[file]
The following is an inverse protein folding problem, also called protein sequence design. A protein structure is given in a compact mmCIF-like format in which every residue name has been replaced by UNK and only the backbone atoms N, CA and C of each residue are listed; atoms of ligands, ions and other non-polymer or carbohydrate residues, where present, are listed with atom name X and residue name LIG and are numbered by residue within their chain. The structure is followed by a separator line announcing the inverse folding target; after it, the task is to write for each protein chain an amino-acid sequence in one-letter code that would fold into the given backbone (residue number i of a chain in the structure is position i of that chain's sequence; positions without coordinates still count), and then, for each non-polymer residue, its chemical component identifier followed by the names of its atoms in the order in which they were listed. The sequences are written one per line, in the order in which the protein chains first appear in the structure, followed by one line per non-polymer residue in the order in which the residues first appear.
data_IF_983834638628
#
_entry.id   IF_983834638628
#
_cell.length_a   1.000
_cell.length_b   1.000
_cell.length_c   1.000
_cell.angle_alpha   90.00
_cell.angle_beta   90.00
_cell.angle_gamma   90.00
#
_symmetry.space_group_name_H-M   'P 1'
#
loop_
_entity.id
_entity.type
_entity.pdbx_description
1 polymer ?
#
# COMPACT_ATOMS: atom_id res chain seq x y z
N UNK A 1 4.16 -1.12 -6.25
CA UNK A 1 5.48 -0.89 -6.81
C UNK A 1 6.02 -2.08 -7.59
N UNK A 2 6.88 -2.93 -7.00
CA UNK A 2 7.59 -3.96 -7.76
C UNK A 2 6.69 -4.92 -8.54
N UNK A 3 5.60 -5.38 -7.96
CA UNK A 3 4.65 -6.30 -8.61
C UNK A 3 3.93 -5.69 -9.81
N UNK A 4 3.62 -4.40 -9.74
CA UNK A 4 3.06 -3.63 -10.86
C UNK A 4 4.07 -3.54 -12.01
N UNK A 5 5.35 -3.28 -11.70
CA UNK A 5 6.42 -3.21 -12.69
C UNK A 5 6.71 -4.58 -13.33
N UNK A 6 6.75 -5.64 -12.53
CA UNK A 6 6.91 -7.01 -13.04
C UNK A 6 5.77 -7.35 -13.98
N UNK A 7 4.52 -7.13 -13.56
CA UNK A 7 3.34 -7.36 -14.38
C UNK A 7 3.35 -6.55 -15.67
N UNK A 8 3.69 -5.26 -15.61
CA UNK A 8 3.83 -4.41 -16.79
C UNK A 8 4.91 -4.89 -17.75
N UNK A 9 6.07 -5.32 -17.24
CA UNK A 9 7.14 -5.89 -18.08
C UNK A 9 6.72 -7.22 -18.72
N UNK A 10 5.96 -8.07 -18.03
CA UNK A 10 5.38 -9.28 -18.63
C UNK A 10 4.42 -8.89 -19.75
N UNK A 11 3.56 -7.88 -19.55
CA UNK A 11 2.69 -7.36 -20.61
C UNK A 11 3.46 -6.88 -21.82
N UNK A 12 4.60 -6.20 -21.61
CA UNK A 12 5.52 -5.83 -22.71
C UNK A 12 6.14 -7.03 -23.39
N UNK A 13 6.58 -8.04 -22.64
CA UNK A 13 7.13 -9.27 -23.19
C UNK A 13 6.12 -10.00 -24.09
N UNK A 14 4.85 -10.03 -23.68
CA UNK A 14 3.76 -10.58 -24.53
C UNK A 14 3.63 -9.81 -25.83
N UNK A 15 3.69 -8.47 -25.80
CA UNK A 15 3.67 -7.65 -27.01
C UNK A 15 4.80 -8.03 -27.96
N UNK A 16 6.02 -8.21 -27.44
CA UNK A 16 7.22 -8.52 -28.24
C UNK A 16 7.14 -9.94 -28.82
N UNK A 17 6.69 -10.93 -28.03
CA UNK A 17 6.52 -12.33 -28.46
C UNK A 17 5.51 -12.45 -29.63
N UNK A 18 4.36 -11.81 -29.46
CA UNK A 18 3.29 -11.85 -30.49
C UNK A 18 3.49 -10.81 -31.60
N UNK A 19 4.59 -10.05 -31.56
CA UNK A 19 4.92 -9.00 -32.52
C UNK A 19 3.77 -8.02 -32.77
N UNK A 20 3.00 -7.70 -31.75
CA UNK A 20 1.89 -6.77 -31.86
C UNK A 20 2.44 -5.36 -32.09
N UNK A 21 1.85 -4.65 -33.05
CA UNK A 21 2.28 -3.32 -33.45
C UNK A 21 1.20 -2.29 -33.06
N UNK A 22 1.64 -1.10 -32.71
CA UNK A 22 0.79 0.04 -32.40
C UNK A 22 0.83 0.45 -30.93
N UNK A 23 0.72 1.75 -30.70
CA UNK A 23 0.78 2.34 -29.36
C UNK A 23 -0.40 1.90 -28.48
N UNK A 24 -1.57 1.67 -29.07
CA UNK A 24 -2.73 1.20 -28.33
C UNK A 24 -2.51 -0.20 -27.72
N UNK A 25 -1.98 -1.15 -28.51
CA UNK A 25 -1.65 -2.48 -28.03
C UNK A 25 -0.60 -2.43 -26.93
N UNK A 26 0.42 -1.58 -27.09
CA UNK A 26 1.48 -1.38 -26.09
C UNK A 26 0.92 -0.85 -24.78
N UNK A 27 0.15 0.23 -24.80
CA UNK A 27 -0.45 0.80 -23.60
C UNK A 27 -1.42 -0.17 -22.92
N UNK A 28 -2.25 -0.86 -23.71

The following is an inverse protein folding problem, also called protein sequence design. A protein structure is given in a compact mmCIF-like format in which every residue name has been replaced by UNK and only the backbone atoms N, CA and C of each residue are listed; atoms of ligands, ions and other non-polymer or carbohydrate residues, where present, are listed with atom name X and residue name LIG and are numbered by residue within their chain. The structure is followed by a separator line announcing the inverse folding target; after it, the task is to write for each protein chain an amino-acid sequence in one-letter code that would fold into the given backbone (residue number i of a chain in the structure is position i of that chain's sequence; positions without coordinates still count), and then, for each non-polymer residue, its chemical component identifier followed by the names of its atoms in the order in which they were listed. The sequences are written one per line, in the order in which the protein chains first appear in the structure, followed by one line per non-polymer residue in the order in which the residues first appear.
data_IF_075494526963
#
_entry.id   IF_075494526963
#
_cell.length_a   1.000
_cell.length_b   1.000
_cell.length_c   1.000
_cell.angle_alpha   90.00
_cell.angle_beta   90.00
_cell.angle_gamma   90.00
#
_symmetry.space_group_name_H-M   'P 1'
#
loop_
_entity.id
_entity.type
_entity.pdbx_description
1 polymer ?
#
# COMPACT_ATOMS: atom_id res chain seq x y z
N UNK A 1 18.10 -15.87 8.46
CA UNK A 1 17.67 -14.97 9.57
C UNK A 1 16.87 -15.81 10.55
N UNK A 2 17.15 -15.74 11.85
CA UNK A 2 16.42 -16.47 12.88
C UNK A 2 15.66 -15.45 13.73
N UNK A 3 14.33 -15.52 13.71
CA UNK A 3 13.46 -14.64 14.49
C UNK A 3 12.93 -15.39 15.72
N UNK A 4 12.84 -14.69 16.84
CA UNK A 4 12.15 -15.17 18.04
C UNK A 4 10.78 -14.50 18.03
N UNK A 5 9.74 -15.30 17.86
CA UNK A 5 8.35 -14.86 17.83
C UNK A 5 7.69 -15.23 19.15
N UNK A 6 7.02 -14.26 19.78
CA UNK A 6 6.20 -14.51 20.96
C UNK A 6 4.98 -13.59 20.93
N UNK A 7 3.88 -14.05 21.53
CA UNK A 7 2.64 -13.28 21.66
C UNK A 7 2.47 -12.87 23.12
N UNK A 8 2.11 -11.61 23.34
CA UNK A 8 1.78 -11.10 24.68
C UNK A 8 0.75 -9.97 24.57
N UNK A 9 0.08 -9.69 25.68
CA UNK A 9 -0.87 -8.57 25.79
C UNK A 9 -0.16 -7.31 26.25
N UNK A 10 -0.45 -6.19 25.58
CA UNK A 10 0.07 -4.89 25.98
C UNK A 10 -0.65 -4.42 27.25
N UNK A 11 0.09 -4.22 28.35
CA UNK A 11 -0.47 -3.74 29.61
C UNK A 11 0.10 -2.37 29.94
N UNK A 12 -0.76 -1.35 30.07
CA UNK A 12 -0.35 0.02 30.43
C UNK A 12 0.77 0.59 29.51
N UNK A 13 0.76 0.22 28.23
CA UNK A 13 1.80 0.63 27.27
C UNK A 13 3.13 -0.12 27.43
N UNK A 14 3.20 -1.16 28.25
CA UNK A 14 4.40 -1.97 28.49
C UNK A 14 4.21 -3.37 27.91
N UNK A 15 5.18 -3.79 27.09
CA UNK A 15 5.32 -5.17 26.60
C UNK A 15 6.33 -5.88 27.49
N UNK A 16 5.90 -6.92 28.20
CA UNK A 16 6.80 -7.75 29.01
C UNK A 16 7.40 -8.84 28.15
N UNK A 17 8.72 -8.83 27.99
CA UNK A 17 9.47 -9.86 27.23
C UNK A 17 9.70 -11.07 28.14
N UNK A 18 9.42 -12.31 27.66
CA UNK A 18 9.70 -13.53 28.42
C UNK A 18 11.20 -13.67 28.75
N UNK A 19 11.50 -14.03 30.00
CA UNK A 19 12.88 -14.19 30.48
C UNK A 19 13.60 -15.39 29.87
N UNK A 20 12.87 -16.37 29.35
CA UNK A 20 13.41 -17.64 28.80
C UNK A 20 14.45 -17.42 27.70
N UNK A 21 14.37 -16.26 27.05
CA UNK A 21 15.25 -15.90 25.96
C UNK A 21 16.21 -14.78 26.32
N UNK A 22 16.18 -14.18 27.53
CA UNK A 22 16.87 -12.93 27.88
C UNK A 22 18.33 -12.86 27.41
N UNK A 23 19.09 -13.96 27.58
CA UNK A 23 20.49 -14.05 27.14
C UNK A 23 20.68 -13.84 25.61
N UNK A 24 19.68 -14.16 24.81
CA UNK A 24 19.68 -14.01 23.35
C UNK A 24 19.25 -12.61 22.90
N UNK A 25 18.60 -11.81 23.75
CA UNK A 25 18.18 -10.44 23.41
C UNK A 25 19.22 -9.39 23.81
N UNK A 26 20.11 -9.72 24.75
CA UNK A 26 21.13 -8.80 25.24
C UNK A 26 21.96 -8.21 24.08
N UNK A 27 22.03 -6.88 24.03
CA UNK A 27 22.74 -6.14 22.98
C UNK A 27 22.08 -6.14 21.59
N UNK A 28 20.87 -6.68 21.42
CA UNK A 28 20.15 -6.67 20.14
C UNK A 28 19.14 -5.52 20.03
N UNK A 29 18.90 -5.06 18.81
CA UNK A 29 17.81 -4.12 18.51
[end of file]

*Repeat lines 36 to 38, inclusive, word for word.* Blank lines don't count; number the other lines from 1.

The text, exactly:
C UNK A 5 6.71 -4.58 -13.33
N UNK A 6 6.75 -5.64 -12.53
CA UNK A 6 6.91 -7.01 -13.04